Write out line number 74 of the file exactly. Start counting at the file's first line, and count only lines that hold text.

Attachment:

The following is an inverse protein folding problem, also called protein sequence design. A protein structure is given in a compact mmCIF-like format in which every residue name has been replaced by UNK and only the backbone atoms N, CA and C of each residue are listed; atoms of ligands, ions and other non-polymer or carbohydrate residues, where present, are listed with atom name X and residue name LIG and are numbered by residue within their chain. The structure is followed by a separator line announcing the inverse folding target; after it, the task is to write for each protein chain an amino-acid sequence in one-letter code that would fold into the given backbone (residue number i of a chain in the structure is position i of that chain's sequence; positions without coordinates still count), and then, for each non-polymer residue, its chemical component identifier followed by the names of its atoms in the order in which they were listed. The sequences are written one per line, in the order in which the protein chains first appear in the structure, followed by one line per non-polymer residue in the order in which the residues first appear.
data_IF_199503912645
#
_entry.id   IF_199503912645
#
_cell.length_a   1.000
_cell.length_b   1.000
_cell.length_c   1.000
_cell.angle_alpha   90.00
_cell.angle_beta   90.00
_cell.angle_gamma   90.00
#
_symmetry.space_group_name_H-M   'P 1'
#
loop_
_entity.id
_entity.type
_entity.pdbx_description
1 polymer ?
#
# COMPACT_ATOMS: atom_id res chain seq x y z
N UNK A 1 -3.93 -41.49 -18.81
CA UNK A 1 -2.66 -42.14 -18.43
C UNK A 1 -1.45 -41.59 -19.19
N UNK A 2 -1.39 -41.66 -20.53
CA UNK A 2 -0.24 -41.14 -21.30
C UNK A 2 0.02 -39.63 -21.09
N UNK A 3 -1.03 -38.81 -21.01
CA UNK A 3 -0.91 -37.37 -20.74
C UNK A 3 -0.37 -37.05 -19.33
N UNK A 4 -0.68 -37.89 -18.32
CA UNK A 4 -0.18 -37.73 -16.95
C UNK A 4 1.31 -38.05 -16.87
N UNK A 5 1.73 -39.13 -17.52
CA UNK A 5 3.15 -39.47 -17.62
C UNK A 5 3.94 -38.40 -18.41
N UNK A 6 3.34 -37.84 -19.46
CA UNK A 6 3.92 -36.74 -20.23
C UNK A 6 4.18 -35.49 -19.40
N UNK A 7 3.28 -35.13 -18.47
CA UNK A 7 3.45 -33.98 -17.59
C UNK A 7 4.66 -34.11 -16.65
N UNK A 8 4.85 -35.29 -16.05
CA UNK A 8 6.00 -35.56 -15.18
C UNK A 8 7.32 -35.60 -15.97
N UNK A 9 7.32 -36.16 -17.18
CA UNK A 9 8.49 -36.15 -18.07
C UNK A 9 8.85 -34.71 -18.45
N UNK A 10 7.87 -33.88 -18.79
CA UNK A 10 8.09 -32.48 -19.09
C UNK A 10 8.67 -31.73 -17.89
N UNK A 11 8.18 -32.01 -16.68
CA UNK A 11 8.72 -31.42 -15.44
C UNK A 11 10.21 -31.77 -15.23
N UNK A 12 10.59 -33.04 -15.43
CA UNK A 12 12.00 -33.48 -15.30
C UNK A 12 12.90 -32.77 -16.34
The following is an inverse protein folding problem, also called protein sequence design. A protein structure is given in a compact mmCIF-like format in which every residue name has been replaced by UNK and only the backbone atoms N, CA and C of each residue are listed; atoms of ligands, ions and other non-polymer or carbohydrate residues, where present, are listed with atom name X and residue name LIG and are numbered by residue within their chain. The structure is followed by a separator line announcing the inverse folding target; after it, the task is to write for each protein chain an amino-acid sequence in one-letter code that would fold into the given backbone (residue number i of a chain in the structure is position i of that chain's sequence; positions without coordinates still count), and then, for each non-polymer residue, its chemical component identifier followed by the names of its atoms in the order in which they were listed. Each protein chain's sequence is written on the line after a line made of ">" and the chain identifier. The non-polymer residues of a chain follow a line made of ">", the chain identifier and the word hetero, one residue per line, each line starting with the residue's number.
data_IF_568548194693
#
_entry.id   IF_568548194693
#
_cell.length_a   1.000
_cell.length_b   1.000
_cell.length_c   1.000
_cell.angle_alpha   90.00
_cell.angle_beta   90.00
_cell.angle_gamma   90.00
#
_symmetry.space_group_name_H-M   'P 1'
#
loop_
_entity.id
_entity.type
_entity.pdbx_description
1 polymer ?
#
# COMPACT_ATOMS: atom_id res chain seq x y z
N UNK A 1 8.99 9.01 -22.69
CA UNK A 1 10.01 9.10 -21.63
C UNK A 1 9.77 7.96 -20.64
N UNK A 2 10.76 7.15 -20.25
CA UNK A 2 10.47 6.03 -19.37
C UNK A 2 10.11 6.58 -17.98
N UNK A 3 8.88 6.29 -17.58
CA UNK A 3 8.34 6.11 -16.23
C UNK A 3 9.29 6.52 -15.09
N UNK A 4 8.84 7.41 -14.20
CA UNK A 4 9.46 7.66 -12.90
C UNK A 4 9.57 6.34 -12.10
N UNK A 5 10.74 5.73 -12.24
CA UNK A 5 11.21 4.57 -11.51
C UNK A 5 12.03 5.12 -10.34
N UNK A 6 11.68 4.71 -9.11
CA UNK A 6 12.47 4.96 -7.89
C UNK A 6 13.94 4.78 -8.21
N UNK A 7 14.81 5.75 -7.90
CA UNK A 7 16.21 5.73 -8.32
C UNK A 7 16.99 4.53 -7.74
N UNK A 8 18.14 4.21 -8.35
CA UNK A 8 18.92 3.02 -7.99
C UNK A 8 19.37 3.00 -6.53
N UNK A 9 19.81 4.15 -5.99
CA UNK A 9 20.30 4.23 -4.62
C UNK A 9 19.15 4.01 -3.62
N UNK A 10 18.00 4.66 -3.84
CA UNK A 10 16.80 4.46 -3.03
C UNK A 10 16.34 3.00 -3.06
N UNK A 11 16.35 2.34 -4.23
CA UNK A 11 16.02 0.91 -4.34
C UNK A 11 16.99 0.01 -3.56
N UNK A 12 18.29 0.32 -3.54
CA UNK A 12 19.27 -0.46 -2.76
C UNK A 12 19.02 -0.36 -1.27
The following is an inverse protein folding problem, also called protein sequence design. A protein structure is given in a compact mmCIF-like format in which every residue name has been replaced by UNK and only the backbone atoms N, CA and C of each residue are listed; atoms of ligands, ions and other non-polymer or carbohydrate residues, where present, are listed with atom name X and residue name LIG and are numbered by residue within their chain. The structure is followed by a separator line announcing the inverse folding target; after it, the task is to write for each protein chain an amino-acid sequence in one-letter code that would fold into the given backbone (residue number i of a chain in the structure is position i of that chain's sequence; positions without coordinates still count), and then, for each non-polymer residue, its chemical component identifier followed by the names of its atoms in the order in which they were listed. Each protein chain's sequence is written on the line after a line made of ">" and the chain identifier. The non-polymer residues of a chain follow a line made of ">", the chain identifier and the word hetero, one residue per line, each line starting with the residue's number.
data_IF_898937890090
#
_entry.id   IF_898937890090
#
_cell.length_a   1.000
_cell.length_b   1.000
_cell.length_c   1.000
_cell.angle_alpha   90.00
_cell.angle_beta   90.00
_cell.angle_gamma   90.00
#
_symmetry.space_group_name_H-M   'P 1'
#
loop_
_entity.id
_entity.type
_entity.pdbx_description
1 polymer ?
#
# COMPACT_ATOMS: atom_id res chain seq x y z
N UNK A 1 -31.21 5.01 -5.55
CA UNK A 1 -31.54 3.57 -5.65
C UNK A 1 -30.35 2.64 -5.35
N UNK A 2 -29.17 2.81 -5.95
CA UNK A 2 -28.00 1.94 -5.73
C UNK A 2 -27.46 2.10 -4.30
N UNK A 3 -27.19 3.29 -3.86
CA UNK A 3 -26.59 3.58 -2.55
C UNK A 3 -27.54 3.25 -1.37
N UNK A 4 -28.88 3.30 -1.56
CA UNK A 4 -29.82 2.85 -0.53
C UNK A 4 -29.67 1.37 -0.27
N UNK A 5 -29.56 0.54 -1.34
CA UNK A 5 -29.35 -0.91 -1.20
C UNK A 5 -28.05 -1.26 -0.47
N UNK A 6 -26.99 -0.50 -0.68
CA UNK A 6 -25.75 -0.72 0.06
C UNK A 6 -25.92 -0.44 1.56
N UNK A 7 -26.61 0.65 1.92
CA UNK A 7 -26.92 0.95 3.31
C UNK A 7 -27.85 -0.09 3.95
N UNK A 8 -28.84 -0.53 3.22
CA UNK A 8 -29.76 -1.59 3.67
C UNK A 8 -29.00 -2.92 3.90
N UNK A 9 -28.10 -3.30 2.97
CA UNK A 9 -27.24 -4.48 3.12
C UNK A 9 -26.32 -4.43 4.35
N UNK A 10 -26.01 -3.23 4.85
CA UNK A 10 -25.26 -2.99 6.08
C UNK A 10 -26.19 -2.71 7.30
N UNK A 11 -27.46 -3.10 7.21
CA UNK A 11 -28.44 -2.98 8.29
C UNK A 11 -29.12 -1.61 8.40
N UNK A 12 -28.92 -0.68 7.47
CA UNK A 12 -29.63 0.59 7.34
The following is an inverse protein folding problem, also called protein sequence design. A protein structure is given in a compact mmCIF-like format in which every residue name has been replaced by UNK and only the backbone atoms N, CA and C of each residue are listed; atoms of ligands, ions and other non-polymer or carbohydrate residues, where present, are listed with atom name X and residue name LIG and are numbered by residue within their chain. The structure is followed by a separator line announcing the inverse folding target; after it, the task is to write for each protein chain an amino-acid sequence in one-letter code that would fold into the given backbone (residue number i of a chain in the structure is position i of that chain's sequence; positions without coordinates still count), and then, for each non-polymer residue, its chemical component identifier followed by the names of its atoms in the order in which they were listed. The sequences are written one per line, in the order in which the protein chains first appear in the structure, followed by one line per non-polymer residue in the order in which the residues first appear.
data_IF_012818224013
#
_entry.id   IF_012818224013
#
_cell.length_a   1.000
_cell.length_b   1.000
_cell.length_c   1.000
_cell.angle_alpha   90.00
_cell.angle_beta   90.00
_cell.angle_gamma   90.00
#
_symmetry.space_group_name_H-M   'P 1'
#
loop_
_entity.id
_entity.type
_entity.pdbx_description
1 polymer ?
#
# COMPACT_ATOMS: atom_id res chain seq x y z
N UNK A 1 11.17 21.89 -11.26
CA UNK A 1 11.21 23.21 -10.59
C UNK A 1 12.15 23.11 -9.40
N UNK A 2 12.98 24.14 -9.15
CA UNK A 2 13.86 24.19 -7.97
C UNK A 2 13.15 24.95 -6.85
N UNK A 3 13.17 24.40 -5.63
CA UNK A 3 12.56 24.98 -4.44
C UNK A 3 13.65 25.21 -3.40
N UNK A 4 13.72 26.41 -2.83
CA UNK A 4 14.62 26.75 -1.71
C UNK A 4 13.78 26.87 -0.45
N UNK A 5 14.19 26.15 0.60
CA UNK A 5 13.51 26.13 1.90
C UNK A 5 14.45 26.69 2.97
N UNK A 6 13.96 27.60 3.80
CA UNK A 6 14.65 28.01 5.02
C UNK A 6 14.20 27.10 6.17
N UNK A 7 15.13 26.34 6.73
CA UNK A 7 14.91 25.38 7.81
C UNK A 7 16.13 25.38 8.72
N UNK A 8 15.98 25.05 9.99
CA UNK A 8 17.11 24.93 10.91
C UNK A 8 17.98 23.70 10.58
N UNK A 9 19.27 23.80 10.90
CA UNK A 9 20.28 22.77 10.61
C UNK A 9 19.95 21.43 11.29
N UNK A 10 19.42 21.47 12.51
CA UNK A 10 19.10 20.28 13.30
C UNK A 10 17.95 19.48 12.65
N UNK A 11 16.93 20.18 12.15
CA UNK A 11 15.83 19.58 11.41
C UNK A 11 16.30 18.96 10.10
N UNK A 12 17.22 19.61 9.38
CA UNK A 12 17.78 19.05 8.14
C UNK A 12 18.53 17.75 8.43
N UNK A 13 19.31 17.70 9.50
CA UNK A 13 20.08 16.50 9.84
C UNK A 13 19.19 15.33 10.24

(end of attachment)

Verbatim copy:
_entity.type